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bug#31692: Emacs sometimes drops key events

From: Michael Heerdegen
Subject: bug#31692: Emacs sometimes drops key events
Date: Thu, 07 Jun 2018 01:12:54 +0200
User-agent: Gnus/5.13 (Gnus v5.13) Emacs/27.0.50 (gnu/linux)

Eli Zaretskii <address@hidden> writes:

> Not necessarily.  The forms of the body are aborted, as documented,
> and that includes discarding all input, so the character that
> interrupted while-no-input gets discarded as well.

I don't think discarding input is intended.  If you replace `sit-for' by
something else (a loop causing a delay, or a sleep for), it doesn't
discard the input.

> > For `aggressive-indent-mode' - I think they should use an idle timer:
> > Add something to `post-command-hook' that activates the timer, or
> > resets
> > the idle time when the timer is already there.  When the timer fires,
> > you don't need `sit-for' - and the problem only occurs when
> > `while-no-input' and `sit-for' are combined.  The timer just calls the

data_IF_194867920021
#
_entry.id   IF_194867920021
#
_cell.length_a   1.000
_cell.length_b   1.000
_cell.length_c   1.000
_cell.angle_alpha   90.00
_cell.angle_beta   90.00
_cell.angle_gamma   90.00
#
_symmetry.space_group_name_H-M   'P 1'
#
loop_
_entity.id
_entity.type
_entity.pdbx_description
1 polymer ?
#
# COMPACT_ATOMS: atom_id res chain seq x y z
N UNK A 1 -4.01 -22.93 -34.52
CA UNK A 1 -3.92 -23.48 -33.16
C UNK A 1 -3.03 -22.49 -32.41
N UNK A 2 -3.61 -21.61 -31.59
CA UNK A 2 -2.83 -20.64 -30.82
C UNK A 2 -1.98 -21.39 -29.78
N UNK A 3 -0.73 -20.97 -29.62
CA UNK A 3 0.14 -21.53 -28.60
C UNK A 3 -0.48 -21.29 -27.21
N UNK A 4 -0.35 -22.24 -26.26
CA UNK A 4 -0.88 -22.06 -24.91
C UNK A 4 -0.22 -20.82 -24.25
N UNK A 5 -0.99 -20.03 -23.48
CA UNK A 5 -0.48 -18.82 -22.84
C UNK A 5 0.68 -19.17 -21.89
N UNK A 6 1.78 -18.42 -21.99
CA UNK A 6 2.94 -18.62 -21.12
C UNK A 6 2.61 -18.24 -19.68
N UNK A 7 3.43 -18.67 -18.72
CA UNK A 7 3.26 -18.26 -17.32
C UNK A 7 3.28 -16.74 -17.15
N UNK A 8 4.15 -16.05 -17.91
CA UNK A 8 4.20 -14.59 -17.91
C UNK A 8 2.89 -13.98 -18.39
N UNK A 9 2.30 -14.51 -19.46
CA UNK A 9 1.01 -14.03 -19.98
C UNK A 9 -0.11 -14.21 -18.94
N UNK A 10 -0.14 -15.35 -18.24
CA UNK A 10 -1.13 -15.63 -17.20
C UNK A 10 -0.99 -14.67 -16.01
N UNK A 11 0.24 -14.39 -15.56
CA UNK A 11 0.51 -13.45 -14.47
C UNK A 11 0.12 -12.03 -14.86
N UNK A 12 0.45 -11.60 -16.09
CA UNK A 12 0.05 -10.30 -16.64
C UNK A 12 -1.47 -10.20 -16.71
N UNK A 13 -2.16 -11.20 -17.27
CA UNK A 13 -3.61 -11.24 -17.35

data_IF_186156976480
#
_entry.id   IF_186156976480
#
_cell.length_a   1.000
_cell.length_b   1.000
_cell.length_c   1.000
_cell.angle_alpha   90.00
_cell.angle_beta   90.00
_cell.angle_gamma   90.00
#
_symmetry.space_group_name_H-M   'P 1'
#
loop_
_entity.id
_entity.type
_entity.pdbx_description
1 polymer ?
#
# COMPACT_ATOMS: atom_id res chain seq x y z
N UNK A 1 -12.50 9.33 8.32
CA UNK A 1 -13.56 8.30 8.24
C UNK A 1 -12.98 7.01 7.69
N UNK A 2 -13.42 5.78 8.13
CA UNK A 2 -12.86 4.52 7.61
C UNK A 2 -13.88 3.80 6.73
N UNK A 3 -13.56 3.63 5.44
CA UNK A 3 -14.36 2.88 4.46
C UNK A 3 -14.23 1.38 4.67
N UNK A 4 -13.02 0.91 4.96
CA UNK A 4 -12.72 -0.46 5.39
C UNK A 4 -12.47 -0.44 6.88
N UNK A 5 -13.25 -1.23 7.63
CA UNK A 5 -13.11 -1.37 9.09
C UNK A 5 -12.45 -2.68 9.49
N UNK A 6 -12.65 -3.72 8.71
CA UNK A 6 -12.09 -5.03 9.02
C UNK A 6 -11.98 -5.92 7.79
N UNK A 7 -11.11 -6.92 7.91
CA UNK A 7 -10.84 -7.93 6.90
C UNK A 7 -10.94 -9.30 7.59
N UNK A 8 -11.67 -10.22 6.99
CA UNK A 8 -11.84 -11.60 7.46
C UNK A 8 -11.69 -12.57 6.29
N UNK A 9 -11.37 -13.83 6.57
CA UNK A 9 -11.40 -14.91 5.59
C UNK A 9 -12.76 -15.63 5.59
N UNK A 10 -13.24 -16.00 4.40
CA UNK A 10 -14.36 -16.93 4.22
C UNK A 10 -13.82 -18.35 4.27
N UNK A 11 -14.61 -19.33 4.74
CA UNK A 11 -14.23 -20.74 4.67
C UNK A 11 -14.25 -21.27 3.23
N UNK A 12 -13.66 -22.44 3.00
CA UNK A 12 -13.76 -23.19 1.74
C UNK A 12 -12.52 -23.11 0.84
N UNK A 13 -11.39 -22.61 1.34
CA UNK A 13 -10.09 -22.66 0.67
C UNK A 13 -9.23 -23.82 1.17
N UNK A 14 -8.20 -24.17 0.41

> > aggressive indent function wrapped in `while-no-input'.
> I actually don't understand why not use just sit-for.  Why is
> while-no-input needed on top of that?

Seems you never used `while-no-input', or at least not for the same
things as I did.

AFAIU the purpose of `while-no-input' is to make frequently occurring
"background" operations that last long enough to possibly interfere with
user interaction interruptable: hitting a key aborts the operation and
the editor is corresponding without delay.  And the command
corresponding to the hitten key is executed as normal.  Of course you
need to ensure that the aborted code always leaves thing in a consistent

An automatic indent mode is a good example: you potentially want
re-indenting after any editing operation, but it is potentially slow and
would cause delays.  Using `while-no-input' let's you interrupt the
indentation operation and continue typing.  If you later make a long
enough typing pause, indentation will finish.  The `sit-for' is there to
avoid that indenting fires immediately after hitting a key, so that
interrupts are less common.

That's what I think is the purpose of `while-no-input'.  I use it here
and there, and never saw the behavior we see here.  It seems this only
happens if a `sit-for' is aborted inside the scope of a


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